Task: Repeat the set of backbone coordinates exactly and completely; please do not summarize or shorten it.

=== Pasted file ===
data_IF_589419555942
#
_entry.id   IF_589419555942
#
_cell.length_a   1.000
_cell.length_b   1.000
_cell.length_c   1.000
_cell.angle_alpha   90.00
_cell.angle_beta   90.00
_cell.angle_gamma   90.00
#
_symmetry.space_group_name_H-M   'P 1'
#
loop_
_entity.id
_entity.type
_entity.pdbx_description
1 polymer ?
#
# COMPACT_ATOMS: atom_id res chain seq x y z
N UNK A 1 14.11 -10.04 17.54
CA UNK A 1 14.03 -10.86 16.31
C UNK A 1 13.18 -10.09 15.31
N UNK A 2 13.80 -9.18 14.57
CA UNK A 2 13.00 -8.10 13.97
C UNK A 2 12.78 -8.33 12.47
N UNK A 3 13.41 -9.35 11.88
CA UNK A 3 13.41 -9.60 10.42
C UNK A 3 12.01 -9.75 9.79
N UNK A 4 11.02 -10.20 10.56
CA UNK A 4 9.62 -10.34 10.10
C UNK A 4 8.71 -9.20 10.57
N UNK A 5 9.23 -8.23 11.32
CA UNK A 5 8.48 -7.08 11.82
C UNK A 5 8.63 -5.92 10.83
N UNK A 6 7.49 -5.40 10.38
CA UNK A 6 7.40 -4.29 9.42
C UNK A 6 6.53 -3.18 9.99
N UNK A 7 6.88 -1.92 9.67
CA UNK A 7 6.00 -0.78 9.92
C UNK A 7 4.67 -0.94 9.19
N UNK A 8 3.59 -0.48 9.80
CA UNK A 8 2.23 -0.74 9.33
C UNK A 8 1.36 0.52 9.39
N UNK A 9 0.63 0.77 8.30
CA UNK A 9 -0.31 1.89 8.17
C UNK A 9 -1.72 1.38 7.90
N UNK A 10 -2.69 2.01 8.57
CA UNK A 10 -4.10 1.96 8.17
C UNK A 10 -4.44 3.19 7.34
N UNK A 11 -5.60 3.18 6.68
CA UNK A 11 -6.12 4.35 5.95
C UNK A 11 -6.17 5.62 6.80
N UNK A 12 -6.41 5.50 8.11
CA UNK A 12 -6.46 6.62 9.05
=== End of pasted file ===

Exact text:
data_IF_589419555942
#
_entry.id   IF_589419555942
#
_cell.length_a   1.000
_cell.length_b   1.000
_cell.length_c   1.000
_cell.angle_alpha   90.00
_cell.angle_beta   90.00
_cell.angle_gamma   90.00
#
_symmetry.space_group_name_H-M   'P 1'
#
loop_
_entity.id
_entity.type
_entity.pdbx_description
1 polymer ?
#
# COMPACT_ATOMS: atom_id res chain seq x y z
N UNK A 1 14.11 -10.04 17.54
CA UNK A 1 14.03 -10.86 16.31
C UNK A 1 13.18 -10.09 15.31
N UNK A 2 13.80 -9.18 14.57
CA UNK A 2 13.00 -8.10 13.97
C UNK A 2 12.78 -8.33 12.47
N UNK A 3 13.41 -9.35 11.88
CA UNK A 3 13.41 -9.60 10.42
C UNK A 3 12.01 -9.75 9.79
N UNK A 4 11.02 -10.20 10.56
CA UNK A 4 9.62 -10.34 10.10
C UNK A 4 8.71 -9.20 10.57
N UNK A 5 9.23 -8.23 11.32
CA UNK A 5 8.48 -7.08 11.82
C UNK A 5 8.63 -5.92 10.83
N UNK A 6 7.49 -5.40 10.38
CA UNK A 6 7.40 -4.29 9.42
C UNK A 6 6.53 -3.18 9.99
N UNK A 7 6.88 -1.92 9.67
CA UNK A 7 6.00 -0.78 9.92
C UNK A 7 4.67 -0.94 9.19
N UNK A 8 3.59 -0.48 9.80
CA UNK A 8 2.23 -0.74 9.33
C UNK A 8 1.36 0.52 9.39
N UNK A 9 0.63 0.77 8.30
CA UNK A 9 -0.31 1.89 8.17
C UNK A 9 -1.72 1.38 7.90
N UNK A 10 -2.69 2.01 8.57
CA UNK A 10 -4.10 1.96 8.17
C UNK A 10 -4.44 3.19 7.34
N UNK A 11 -5.60 3.18 6.68
CA UNK A 11 -6.12 4.35 5.95
C UNK A 11 -6.17 5.62 6.80
N UNK A 12 -6.41 5.50 8.11
CA UNK A 12 -6.46 6.62 9.05